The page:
As to catering to realtors, I do not believe Nathan has ever read about the lawsuit against Housemasters a few years back. It’s an interesting read, and delves into a marketing strategy (and training) the franchisor pushed to the franchisee. The training went to building relationships and marketing to realtors. The judges opinion was interesting, and the course moving forward (as I recalled) forced Housemasters to remove that portion of the training.
Knowing P Diddy, he may start to spin his views of what happened. As to the “debate”, it will likely be ongoing.
As to Nate’s book, its not bad once you get past the Home Warranty and RecallCheck plugs. For those contemplating reading it, if you get ONE good idea, it is worth the investment. the sections from the contributing authoors was light, at best.
As to Recall Check, its a nice widget. Nate’s 90-day home warranty, if it operates as Nate represents it does, may be a means to mitigate some liability. It will need to be tested in a scenario where the stakes are higher than the cost of a dishwasher or refrigerator. I’m thinking foundation, roof, structural framing, or water intrusion. Most higher-dollar claims come after the 90-day period, so time will tell how the product may perform, or even morph.
As to Nate, if he would simply couch his commentary and consider that inspectors carry the highest risk and are paid the least in any real estate transaction, we’d probably get along. If he would admit that catering to the realtor is not necessarily in the best interests of the inspector or client, we may get along. If he simply stopped using this association as a means to an end, we may get along.
As to his characterization that those in attendance thought I was ranting, he was too busy “signing people up” for RecallCheck to notice the conversations inspectors were having with me. As to “signing them up”, what does that mean? My understanding is that RecallCheck is free, if you sign up for the alarm leads program. So, why not “sign up”? No risk and no cost. I’d hardly call that an endorsement or major accomplishment. Kind of like tryiing some free cheese at the deli while you are waiting in line for your order. It is a no risk/no cost proposal.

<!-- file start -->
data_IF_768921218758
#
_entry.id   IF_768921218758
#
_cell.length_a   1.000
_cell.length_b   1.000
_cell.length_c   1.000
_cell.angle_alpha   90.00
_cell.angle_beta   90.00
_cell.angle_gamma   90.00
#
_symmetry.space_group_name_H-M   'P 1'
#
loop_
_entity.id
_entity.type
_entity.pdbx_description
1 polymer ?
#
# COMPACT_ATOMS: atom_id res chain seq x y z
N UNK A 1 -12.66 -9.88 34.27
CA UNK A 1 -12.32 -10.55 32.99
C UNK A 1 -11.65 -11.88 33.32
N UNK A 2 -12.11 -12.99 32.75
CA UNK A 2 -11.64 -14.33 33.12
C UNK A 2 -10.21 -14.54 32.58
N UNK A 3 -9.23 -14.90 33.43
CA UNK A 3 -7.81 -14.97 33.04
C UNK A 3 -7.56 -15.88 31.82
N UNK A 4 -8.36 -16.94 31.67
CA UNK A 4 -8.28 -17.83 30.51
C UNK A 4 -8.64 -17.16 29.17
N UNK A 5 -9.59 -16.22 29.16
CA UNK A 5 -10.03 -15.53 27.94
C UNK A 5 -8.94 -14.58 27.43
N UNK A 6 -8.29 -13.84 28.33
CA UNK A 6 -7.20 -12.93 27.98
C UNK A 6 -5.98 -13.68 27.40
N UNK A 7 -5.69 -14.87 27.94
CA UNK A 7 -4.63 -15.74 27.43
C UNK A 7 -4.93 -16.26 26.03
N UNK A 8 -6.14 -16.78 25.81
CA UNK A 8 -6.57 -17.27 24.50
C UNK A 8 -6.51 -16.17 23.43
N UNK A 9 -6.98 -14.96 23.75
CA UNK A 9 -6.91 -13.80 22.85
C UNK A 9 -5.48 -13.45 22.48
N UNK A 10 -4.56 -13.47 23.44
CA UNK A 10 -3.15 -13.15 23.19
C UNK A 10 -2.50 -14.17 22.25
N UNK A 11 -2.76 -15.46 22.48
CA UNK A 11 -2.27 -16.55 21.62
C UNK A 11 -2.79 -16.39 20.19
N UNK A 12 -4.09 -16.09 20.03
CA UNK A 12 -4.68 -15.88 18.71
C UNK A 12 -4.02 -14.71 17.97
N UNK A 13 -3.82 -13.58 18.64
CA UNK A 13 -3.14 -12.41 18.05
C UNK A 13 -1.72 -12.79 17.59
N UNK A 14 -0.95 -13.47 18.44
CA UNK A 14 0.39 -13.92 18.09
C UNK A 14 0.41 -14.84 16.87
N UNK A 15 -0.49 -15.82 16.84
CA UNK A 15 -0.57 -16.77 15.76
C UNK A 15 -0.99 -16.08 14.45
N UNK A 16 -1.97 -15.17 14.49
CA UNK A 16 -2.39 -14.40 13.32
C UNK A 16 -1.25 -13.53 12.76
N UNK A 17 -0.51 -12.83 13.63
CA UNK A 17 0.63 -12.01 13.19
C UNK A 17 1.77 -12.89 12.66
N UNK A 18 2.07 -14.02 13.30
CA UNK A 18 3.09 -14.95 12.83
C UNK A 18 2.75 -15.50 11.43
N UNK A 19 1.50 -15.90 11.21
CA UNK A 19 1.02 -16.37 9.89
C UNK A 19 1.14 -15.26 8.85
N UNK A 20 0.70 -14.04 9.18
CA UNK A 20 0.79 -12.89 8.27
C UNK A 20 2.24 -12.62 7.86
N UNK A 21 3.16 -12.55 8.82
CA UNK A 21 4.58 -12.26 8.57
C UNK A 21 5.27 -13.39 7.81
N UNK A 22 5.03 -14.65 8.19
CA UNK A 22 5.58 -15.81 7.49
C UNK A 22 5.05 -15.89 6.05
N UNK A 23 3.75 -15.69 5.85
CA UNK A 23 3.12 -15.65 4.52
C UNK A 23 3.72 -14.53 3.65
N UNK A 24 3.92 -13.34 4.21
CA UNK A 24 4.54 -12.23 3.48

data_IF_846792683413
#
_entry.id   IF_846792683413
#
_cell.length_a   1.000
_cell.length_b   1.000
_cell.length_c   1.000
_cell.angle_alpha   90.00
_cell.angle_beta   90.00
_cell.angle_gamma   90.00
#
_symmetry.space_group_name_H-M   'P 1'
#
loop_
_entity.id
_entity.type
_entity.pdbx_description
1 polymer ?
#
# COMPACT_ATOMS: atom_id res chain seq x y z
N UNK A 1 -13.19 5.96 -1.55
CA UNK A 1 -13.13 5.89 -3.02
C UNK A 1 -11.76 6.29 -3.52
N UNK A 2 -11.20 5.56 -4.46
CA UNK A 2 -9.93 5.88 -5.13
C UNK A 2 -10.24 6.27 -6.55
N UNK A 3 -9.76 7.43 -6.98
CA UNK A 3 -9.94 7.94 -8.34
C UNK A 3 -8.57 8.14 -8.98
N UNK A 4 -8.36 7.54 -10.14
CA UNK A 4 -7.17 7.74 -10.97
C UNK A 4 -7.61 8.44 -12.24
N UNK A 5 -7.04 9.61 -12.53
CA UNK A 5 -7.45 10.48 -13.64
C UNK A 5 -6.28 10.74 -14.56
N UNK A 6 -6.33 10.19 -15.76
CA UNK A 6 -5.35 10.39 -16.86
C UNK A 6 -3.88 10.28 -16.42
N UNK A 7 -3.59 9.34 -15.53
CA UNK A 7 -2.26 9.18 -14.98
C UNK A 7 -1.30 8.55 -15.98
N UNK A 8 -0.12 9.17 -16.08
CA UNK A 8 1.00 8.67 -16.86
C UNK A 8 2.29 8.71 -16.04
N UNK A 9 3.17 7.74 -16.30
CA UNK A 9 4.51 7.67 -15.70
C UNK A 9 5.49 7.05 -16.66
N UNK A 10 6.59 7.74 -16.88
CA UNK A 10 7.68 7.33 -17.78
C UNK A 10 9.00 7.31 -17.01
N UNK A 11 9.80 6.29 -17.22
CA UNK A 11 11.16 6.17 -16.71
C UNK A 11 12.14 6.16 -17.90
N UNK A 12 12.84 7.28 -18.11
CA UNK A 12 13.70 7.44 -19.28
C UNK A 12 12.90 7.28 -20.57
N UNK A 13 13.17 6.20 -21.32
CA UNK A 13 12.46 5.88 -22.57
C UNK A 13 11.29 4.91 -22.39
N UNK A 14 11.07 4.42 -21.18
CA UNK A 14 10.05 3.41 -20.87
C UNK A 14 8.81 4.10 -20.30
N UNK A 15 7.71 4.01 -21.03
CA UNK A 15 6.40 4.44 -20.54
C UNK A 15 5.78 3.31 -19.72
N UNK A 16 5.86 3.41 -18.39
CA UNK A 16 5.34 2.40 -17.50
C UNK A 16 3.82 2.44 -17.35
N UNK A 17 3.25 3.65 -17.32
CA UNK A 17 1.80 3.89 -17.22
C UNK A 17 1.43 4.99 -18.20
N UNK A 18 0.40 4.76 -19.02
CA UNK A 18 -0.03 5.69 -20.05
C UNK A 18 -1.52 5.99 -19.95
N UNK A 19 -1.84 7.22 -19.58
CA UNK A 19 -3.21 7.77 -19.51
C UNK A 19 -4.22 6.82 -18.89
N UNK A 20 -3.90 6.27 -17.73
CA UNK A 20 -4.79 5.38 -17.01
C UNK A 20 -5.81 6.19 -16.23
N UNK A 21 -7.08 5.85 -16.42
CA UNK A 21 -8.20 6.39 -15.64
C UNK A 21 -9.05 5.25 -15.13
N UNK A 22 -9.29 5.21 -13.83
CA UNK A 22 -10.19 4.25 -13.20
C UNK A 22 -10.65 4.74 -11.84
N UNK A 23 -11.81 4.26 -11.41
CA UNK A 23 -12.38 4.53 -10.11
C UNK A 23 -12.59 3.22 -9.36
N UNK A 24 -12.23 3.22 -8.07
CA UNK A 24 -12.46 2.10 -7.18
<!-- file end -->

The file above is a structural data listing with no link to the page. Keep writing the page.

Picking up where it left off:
To alarm leads… wow. That brings back memoriies of the old Brinks alarm deal. Nate… didnt you hire that guy?
As I recall, the Brinks deal was a big point of controversy some years back. This is why it is so important for thoose to purport to be in the know havfe a sense of history, especially as it pertains to this association.
Finally, and to Nathan’s and Joe H’s comments regarding IAS, it’s doing fine. Not as large as we hoped it would be by this time, but fine nevertheless. As to independence from NACHI, it’s true. Although initially born from an idea that Nick had, it has since divorced itself from the association. This was years back. Name change. Open to all inspectors regardless of affilliation. Website no longer hosted by NACHI. Neutrals from outside this organization. We did this because a question was once raised by a plaintiff as to our ability to remain independent. This was during a court procedure where the arbitration clause compelling what was once NACHI-ADRS arbitration was being challenged. By the way, the clause was upheld, but we never wanted a subscriber to face a similar question in the future.
As to Joe H’s commentary, I could say the sky is blue, and Joe would say I was color blind. I expect nothing less from him.
At the end of the day, Nate is alive and well… I am alive and well… Nick got inspectors to stop snoozing during the presentation by having me poke Nate in the eye…
All is right in the world.
Then that would be my first certification job.
I don’t know what the argument is about, and I haven’t read Nathan’s book, but this comment is way off base.
Much of my competition believes this as well, which is why they’re performing 3 or 4 inspections per week, while I am performing 12 to 15 inspections per week.
The REA is not our client, but they are certainly part of the “relationship.” In most cases, the REA has been working with the client for weeks or months, perhaps even a year or more. I will only be interjected into this established relationship for a few short hours.
It is not my job to sell the house, and it’s not my job to condemn the house. It is simply my job to inform the client of the condition of the house. Many inspectors walk into a home as if they’re a “saviour” of some sort, with the intent of “tearing this house down,” and stomping on anyone who gets in their way.
It’s this “superiority complex” that keeps inspectors from maintaining relationships with REA’s. Then, when we show disrespect or contempt to the clients’ agent, the client is likely to feel equally insulted. At that point, not only have we alienated the REA, we have alienated the client and ruined any potential referrals from either source.
Like Troy said, keep passing this on to our competition. It makes it easier for us to stay busy and increase our market share